How to keep your teeth and gums healthy

As one in every three adults in the UK has tooth decay, using preventative products at home is vital

We spend £800 million a year on dental cleaning products, but still 29 per cent of UK adults do not use toothpaste, 50 per cent don’t use mouthwash and 68 per cent don’t floss.

For good dental health this has to change and Dr Adam Thorne, co-founder of Harley Street Dental Studio, says there are four key product areas that are vital for oral health.

“Use an electric toothbrush and aim it into the tooth gum and use for five seconds on each tooth. Floss or use an inter-dental cleaner to get rid of food between teeth. Use an advanced toothpaste, which helps restore enamel and finally rinse with a mouthwash that is alcohol-free but contains fluoride.”

Some 47 per cent of adults in the UK don’t know how to brush their teeth correctly and four million skip brushing in the morning

Brushing your teeth is, of course, central to good dental health and Dr Uchenna Okoye, clinical director of London Smiling Dental Group, says: “One of the biggest mistakes people tend to make is to brush too hard – it damages gums and may erode enamel on the teeth. Plus, you must change your toothbrush or toothbrush head every three months otherwise it will be less effective at plaque removal.”

Some 47 per cent of adults in the UK don’t even know how to brush their teeth correctly and only 11 per cent brush for the dentist-recommended two minutes, twice each day. And four million UK adults skip brushing their teeth in the morning.

Aesthetic and restorative dentist Dr Mark Hughes says that the timing of when you brush your teeth is just as important as how you brush them. “Brushing is all about removing plaque and not about removing food, so therefore it is best to brush your teeth just before breakfast.”

Floss
68 per cent of UK adults don’t floss

Teeth-whitening products are increasingly popular on the high street and one in five who had whitening in the last 12 months did it via at-home whitening kits or at a beauty salon. One in four brides this summer plan to have their teeth whitened before their big day.

Dr Payman Langroudi, clinical director at Enlighten, says: “In terms of teeth whitening, dentists will completely clean teeth first, but when you buy off the shelf you will have existing stains to deal with before the teeth can be lightened.”

But Dr Ayee-Marie McGrath, director of Knightsbridge Dental Care, says we can trust high street products. “Firstly, all high street retail and pharmaceutical shop-bought dental products can be trusted to be safe and harmless due to rigorous testing and compliance with the drug and cosmetic standards agencies. However, this does not mean all products are equal or effective. There are at-home whitening kits available, but these are not professional products and can be abrasive.”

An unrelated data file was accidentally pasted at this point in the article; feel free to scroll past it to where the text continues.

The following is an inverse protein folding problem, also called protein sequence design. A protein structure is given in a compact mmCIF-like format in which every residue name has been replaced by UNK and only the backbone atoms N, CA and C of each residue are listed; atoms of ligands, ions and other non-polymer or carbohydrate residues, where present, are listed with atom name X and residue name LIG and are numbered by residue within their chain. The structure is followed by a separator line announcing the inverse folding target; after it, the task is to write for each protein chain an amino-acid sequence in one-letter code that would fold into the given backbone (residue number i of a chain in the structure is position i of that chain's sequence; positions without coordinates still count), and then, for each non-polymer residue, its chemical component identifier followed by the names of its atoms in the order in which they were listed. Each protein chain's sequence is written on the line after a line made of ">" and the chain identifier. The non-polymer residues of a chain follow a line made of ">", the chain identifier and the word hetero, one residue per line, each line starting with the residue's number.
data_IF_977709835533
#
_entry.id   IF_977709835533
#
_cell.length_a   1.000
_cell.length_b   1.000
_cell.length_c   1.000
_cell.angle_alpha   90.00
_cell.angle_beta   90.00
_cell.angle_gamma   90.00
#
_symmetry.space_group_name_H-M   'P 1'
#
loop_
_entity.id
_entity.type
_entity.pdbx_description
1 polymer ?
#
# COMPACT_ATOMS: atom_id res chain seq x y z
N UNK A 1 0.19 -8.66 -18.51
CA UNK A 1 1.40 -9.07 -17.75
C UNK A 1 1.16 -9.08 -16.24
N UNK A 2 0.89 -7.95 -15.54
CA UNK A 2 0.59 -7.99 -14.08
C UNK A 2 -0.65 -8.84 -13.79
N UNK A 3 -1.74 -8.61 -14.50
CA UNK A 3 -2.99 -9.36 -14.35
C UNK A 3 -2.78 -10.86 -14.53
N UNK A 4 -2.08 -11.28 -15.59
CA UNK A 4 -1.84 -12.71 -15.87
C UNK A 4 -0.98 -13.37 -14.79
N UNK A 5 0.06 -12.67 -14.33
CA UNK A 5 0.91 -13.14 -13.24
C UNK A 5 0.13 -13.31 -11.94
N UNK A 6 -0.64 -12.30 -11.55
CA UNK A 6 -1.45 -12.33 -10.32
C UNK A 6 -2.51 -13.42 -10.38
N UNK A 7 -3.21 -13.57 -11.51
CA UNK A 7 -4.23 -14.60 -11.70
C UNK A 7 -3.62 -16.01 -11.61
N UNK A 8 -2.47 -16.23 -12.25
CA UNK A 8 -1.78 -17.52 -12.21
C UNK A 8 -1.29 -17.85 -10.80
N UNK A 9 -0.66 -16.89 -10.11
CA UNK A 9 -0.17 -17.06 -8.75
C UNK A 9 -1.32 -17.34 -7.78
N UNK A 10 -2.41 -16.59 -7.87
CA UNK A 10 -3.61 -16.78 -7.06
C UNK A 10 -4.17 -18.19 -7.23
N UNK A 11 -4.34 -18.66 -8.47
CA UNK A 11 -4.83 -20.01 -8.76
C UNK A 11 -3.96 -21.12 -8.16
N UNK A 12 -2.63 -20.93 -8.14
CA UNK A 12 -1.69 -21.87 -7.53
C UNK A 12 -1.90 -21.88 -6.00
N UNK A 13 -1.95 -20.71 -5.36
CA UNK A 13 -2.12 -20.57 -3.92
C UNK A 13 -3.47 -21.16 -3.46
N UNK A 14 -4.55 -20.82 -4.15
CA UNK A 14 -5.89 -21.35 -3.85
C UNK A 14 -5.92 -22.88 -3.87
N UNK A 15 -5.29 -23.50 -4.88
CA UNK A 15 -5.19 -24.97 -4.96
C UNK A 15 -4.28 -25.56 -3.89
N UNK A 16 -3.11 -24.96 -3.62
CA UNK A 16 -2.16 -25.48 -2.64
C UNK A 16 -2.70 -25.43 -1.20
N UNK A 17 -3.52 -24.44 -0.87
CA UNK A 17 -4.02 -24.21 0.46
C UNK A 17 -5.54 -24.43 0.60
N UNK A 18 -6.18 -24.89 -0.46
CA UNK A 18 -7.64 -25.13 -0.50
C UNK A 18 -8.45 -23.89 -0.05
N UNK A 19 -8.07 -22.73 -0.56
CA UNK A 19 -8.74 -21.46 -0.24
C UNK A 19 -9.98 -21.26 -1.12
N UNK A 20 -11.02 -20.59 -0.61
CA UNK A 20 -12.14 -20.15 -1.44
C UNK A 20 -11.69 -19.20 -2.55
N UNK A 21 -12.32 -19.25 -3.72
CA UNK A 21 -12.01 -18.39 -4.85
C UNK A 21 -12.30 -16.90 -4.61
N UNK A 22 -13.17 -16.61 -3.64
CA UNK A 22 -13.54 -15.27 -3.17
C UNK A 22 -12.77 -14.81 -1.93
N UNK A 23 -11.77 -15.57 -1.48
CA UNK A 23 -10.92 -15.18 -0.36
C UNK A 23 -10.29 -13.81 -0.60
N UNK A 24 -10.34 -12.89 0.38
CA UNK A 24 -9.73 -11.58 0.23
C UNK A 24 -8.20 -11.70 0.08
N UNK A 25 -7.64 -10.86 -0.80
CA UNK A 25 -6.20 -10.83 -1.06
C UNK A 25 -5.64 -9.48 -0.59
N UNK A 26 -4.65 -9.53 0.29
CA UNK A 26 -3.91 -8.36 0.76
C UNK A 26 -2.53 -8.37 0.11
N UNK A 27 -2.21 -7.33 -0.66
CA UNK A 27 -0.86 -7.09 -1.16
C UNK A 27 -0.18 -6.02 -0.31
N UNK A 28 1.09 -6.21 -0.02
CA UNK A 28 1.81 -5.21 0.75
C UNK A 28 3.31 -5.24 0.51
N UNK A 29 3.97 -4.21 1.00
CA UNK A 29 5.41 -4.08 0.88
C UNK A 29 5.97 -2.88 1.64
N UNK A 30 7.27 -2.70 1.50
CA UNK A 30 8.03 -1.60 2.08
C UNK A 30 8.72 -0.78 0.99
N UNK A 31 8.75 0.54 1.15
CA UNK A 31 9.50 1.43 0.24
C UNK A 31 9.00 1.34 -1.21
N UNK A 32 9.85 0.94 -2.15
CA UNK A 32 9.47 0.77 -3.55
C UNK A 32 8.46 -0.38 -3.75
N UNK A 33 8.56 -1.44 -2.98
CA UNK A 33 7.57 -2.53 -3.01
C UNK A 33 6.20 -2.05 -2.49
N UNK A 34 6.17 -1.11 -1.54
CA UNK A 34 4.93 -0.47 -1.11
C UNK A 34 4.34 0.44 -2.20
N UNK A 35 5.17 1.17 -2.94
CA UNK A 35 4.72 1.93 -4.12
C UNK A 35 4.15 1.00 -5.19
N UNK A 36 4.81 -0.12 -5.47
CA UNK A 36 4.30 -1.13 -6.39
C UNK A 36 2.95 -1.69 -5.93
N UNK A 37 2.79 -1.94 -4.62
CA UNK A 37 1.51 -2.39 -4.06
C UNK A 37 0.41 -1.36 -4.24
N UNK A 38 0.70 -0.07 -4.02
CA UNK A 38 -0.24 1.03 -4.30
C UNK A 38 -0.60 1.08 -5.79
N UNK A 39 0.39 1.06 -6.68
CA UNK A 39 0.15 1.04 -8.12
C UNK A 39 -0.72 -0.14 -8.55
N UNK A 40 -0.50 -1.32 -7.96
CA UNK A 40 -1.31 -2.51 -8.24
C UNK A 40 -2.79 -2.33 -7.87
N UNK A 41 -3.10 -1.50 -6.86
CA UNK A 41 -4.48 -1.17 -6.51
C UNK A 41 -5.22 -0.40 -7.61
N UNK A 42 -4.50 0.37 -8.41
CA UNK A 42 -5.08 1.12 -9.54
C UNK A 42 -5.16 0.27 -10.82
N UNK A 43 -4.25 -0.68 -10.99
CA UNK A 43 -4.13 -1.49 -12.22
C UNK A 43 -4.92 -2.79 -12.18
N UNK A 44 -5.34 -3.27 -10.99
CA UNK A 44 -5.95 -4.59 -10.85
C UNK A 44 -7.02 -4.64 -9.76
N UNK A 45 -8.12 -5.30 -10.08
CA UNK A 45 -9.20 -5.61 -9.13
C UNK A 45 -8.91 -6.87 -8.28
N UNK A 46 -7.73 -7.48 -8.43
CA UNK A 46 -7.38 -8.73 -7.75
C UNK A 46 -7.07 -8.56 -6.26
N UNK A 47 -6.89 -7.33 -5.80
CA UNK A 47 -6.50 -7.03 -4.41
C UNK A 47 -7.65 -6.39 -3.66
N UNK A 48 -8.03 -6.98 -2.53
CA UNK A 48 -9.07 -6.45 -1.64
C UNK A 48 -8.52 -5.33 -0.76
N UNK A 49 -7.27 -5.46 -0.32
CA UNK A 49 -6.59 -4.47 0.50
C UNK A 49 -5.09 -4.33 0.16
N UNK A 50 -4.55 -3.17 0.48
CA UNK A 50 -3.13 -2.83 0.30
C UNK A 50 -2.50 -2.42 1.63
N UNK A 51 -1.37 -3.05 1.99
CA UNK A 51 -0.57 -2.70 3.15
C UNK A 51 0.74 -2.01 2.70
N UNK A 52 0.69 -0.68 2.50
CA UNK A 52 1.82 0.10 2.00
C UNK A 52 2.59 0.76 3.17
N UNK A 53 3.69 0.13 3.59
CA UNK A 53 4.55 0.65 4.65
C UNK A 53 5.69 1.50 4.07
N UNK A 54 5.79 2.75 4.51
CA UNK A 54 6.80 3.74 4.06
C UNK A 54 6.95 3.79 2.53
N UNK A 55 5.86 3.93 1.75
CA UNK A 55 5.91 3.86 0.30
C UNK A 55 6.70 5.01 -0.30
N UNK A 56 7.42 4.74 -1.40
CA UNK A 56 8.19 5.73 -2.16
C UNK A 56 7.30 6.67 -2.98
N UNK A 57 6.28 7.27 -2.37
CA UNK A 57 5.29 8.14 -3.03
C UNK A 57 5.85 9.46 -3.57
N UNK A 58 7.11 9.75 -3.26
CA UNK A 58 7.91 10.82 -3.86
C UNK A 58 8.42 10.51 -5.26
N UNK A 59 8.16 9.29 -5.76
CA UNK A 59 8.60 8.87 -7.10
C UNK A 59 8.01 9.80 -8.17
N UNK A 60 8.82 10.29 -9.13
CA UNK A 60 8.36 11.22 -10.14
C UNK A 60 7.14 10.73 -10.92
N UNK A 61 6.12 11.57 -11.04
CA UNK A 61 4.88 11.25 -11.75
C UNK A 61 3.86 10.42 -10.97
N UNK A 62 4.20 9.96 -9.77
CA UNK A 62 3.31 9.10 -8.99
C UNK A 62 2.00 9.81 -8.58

Around 53 per cent of UK adults suffer with gum disease and Elaine Tiling, a member of the British Society of Dental Hygiene and TePe’s head of clinical education, says this can be prevented simply by cleaning between teeth. “Standard brushing only cleans 60 per cent of the tooth’s surface, whereas cleaning between teeth, with inter-dental brushes, helps prevent gum inflammation, cavities and bad breath.”

Dr Tim Bradstock-Smith, head dentist at the London Smile Clinic, also recommends inter-dental cleansers. “There are several products, which stop plaque building up in-between the teeth, plus investing in a high-quality toothbrush and using mouthwash will help fight plaque and signs of decay.”

Technology, such as the new ultrasonic electric toothbrushes and flossers, are being developed all the time and this is good news for healthy mouths. Manoj Vijay, a director at Evodental, is working with new technology that is enhancing dental implant techniques and performance, such as 3D printing.

Men and women's dental health stats

He says: “Sonic toothbrushes promote bone growth because of the pulses and we encourage that to our patients. These toothbrushes vibrate plaque whereas the old manual toothbrushes caused more damage.”

Another innovative development is a toothpaste and serum to halt acid erosion by rehardening the soft enamel on the surface of teeth. This is the first high street product to do this and it took nine years of research. Regenerate, developed by Unilever with academic dentists in universities around world, rebuilds and reconstitutes the enamel surface on a microscopic level.

OLDER PEOPLE AND ORAL HEALTHCARE

Older people and oral healthcare

The UK population is ageing, and increased life expectancy and mortality, along with a falling birth rate, means the demands for dental care in the older age group will increase. By 2020 the proportion of people aged 65 and above is expected to be 18.9 per cent of the population.

At this age teeth have been subjected to more wear and tear and enamel erosion, plus underlying conditions, such as diabetes, blood pressure and digestive disorders, can cause gum and teeth issues.

The move in technology to electric toothbrushes and flossers is particularly useful for people with limited movement, such as disabled or elderly people, who often find using a manual toothbrush does not allow them to clean thoroughly.

Dr Mark Hughes, an aesthetic and restorative dentist, says: “We see a lot of older patients and that part of the population have relied on NHS dentistry. Luckily there is no excuse anymore to have all your teeth pulled out. We replace wear and tear and use bonding, a filling material, so teeth can be naturally restored.”

Also found in Dentistry Disease Health